• fever
  • chills
  • swollen lymph nodes
  • headache
  • muscle pain
  • joint pain
  • back pain
  • exhaustion

Symptoms typically last from 2 to 4 weeks.

You are contagious from the onset of first symptoms until the scabs have fallen off on their own and the skin is healed.

How does monkeypox spread?

Monkeypox virus can spread when a person comes into contact with the virus from an infected animal, infected person, or materials contaminated with the virus.

Transmission occurs through direct contact with body fluids or sores on an infected person or with materials that have touched body fluids or sores, such as clothing or linens.  People who might be at risk of contracting monkeypox are those who have had prolonged close contact or through the handling contaminated belongings of a person infected with the virus. House-hold members have been identified as being at greater risk of infection due to these factors. Monkeypox can be spread during sexual contact between people.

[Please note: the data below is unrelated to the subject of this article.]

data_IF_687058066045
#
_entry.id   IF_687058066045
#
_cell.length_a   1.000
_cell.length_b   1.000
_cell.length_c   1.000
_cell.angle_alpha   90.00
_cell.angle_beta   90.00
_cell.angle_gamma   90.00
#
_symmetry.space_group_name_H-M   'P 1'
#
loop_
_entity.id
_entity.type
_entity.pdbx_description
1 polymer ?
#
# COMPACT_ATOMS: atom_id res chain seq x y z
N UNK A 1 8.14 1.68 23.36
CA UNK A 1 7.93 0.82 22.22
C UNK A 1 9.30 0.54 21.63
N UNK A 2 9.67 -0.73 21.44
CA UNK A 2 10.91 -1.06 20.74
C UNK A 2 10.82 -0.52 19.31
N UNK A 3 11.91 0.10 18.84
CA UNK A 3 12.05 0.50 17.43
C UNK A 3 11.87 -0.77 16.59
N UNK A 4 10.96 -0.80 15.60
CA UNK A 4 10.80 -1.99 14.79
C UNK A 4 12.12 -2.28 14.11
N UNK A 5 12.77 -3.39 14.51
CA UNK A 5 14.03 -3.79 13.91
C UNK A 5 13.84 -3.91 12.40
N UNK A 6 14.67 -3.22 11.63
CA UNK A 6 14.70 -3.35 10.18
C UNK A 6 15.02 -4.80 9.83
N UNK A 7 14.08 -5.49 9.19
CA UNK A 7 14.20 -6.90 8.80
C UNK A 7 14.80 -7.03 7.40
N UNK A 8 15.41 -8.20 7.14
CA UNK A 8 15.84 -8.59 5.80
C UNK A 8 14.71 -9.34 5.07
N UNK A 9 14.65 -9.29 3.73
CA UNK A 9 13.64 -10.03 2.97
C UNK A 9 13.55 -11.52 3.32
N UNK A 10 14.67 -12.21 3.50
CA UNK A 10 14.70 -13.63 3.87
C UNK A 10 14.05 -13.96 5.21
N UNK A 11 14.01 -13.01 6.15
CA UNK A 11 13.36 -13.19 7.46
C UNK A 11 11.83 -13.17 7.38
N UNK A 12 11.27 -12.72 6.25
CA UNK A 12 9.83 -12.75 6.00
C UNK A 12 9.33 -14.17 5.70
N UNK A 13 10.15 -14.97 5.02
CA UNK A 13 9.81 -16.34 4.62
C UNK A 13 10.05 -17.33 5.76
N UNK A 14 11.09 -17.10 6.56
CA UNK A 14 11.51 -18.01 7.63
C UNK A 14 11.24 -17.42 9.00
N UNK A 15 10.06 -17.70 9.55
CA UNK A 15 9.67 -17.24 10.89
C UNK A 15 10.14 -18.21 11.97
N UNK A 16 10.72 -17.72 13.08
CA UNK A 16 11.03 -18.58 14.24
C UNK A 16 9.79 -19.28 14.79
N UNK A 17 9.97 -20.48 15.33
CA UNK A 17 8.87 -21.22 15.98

Can monkeypox be treated?

The illness is often mild and self-limiting, with symptoms usually resolving within a few weeks. Although rare, severe cases and death can occur. If you are feeling very unwell, you should contact a health care provider without delay.

How can monkeypox be prevented?

As with many other diseases monkeypox spreads through close contact. People can lower their risk by:

  • Avoiding skin-to-skin or face-to-face contact including sexual contact with anyone who has symptoms or is a known case.
  • Frequent hand washing and frequent cleaning of common surfaces and objects
  • Wearing a mask if you are in close contact with someone with symptoms
  • Getting assessed by a healthcare provider if you have symptoms that may be due to monkeypox
  • Following Public health guidance if you are a suspected or known case or are a contact of a case.

How do I care for my pet/animals when I test positive for monkeypox or develop symptoms?

The monkeypox virus may spread from animals to people through the bite or scratch of an infected animal, by handling wild game, or through the use of products made from infected animals.

You should: